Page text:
'It is a well established principle that when a magistrate or other officer, having a special and limited jurisdiction, issues a warrant to take the person or property of another, he must shew, upon the face of his proceedings, that he has jurisdiction. Nothing will be intended in his favour.'
If the words 'at and within said City of Stamford' had not been deleted or if the warrant had made reference to section 54-77, Connecticut General Statutes (1958 Revision),3 and the fact that the alleged offense was supposed to have taken place upon a train, we might agree with defendant's contention. The warrant then would have been regular in form, and, at the least, fair on its face and sufficient protection for an arresting officer. McGann v. Allen, 1926, 105 Conn. 177, 134 A. 810. See Aetna Ins. Co. v. Blumenthal, 1943, 129 Conn. 545, 29 A.2d 751. However, in the form in which it was issued we do not think it afforded the protection defendant claims. Since we reach this result we need not consider what appears to be plaintiff's alternative argument-- that to derive any benefit from the warrant Lynch had to have it with him when he made the arrest.
Defendant's second contention is equally without merit. In order to arrest without a warrant an officer must comply with the statutory requirements, Sims v. Smith, 1932, 115 Conn. 279, 161 A. 239, 240. Those requirements are that the 'person (to be arrested be) taken or apprehended in the act or on the speedy information of others' or when the arresting 'officer has reasonable grounds to believe (that that person) committed or is committing a felony.' Connecticut General Statutes, 6-49 (1958 Revision).4 With respect to the first part of this section, the Supreme Court of Errors said in Sims v. Smith, supra:
'The right to arrest without a warrant had its origin in the necessity of preventing the escape of offenders during the period of delay incident to the procuring of warrants. When there is time to procure a warrant without danger of the escape of the offender an arrest should not be made without it. Our statute effectuates that result by requiring a warrant except when the offender is apprehended in the act or upon a speedy information, in which cases ordinarily there would be no opportunity to obtain a warrant.'
Similarly, in State v. Carroll, 1944, 131 Conn. 224, 38 A.2d 798, 799, the Court interpreted the provision regarding 'speedy information of others' as meaning that an officer can make an arrest when he 'has received promptly, after the commission of a crime, information, which he has reasonable ground to accept as true, that the person he is arresting was concerned in it.' In our case, while the alleged criminal acts were supposed to have taken place in December 1952 and January 1953, and the police were notified on February 11, 1953, the arrest did not take place until February 13, 1953. The police had time to obtain a warrant, and did so. After such a passage of time we cannot say that the officer acted on the speedy information of others. Nor can defendant get any benefit from that portion of Connecticut General Statutes 6-49 (1958 Revision) which provides that an officer can arrest without a warrant when he has reasonable grounds to believe a felony has been committed, for the crime with which plaintiff was charged was only a misdemeanor. Connecticut General Statutes, 1-1, 53-64 (1958 Revision).5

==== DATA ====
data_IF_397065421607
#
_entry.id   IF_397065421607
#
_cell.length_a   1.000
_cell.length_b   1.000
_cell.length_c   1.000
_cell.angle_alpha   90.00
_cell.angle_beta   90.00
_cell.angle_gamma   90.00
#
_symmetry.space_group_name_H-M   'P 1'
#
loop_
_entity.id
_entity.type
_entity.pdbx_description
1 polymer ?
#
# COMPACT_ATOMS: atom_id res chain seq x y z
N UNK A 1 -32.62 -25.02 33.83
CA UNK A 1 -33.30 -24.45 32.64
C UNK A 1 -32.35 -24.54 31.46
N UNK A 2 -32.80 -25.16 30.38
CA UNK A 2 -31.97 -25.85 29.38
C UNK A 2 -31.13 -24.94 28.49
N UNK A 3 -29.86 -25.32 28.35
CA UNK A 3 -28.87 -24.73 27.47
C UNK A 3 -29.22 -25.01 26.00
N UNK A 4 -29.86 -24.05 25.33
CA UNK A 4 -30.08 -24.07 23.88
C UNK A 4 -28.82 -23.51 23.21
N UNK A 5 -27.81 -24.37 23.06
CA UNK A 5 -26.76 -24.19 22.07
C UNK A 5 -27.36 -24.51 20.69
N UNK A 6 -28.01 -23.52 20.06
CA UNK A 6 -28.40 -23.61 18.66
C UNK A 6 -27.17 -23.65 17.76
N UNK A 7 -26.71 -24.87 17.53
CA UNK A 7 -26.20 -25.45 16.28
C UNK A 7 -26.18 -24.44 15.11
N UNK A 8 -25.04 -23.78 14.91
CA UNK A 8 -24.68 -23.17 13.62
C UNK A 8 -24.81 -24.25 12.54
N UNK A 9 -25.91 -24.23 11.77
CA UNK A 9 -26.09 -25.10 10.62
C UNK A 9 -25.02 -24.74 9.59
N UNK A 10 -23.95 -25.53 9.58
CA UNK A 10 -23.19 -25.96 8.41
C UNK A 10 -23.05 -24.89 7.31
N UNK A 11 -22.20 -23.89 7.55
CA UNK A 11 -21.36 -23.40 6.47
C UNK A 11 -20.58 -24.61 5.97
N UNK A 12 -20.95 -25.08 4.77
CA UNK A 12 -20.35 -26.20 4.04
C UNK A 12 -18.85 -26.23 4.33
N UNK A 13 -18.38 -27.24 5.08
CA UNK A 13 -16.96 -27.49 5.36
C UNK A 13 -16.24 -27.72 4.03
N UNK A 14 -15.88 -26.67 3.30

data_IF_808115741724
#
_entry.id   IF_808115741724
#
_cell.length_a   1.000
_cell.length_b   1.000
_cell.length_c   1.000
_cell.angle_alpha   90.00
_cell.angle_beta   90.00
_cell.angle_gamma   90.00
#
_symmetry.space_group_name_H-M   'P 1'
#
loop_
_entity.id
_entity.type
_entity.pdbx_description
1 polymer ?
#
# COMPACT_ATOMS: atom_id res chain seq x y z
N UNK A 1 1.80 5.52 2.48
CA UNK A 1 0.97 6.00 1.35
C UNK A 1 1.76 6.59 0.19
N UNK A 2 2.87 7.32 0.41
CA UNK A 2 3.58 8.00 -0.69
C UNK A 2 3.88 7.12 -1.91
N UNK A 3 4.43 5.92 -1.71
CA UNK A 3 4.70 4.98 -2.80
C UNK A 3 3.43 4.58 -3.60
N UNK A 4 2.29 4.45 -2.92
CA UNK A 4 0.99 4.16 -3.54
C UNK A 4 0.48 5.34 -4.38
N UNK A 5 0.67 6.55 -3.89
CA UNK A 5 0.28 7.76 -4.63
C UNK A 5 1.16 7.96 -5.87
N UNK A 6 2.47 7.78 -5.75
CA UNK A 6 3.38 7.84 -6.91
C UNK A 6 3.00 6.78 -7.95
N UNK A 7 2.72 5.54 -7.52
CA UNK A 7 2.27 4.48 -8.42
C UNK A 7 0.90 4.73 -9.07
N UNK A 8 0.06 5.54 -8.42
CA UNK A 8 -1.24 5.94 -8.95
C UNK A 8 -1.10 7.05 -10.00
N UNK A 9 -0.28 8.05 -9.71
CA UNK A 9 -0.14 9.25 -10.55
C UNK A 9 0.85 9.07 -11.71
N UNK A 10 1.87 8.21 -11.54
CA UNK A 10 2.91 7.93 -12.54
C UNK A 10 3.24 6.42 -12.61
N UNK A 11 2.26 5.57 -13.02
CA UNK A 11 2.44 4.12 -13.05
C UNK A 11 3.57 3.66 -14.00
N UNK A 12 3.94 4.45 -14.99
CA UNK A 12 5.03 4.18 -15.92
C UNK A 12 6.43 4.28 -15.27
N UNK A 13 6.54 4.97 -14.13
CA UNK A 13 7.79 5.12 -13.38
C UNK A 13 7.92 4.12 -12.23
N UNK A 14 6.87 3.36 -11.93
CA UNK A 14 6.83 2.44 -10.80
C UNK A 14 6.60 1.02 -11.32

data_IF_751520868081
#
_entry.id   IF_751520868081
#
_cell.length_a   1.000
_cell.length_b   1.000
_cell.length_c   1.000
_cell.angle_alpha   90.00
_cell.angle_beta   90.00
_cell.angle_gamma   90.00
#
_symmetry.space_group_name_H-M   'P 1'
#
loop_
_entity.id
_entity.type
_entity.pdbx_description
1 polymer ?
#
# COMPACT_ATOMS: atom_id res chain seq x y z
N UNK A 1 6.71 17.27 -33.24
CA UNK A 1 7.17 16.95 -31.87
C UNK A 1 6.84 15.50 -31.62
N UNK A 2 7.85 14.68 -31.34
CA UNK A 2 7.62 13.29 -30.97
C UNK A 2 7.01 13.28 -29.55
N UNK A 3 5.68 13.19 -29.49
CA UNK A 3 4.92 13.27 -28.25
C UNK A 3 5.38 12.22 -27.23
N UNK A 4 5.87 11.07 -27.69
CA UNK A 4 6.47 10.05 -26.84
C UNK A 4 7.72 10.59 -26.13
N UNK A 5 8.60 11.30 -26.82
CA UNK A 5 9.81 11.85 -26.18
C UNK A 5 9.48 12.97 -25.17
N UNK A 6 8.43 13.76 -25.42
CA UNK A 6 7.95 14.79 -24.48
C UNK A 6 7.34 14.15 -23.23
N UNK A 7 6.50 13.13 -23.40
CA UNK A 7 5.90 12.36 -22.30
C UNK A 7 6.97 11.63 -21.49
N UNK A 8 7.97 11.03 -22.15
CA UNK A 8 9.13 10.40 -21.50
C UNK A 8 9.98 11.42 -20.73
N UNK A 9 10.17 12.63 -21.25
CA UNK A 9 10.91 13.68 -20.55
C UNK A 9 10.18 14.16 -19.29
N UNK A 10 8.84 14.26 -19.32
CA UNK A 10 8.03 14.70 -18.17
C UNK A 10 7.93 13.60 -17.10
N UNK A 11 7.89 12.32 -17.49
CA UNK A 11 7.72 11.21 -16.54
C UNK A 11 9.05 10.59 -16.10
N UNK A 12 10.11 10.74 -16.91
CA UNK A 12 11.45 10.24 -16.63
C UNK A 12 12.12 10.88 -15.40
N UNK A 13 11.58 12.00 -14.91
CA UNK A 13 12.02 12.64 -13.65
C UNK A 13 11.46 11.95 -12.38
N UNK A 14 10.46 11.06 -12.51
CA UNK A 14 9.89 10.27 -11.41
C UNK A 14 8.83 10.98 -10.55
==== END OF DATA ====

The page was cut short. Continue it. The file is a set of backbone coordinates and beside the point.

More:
As an alternative to its first point, defendant contends that the district court erred in finding that Currivan participated in the actual apprehension of plaintiff in the railroad station, and that defendant's servants merely made the available facts known to the proper officials. We agree that a person who does nothing more than supply information upon which a warrant of arrest is to be issued cannot be held liable for false imprisonment if that warrant is issued in an invalid form. Prosser on Torts, p. 51 (2d ed. 1955); Restatement of Torts 37, comment b (1934). But we do not agree that that was all defendant's servants did. The district court was not clearly in error in finding that Currivan participated in the actual apprehension, and that that participation, together with defendant's servants' other acts, made the 'employees * * * active participants at every phase of the entire proceeding.' Defendant, through its servants, was for more than just a private prosecutor, and, in our opinion, the district court was correct in imposing liability. Cf. Clyma v. Kennedy, 1894, 64 Conn. 310, 29 A. 539; see Dehm v. Hinman, 1887, 56 Conn. 320, 15 A. 741, 1 L.R.A. 374.
Lastly, defendant contends that the judgment awarded was excessive. We have the right to review findings as to the amount of damages in cases tried without a jury. Marino v. United States, 2 Cir., 1956, 234 F.2d 317; United States v. Lawter, 5 Cir., 1955, 219 F.2d 559; Sanders v. Leech, 5 Cir., 1946, 158 F.2d 486. However, we cannot say that here the district court was clearly in error.
The information and the attached warrant read as follows:
State of Connecticut County of Fairfield ss. City of Stamford
To the Honorable, The City Court of Stamford, holden within and for the City of Stamford, in said County, comes the Prosecuting Attorney or Asst. Prosecuting Attorney in and for said City of Stamford, and on his oath of office complaint and information makes, that on the Jan. 1-- 1951 to (indecipherable handwritten date), Leo C. Burke did violate Sec. 8402 of the Gen Statute of the State of Conn in that he did steal or embezz-- ticket of New York New Haven Rail Road Company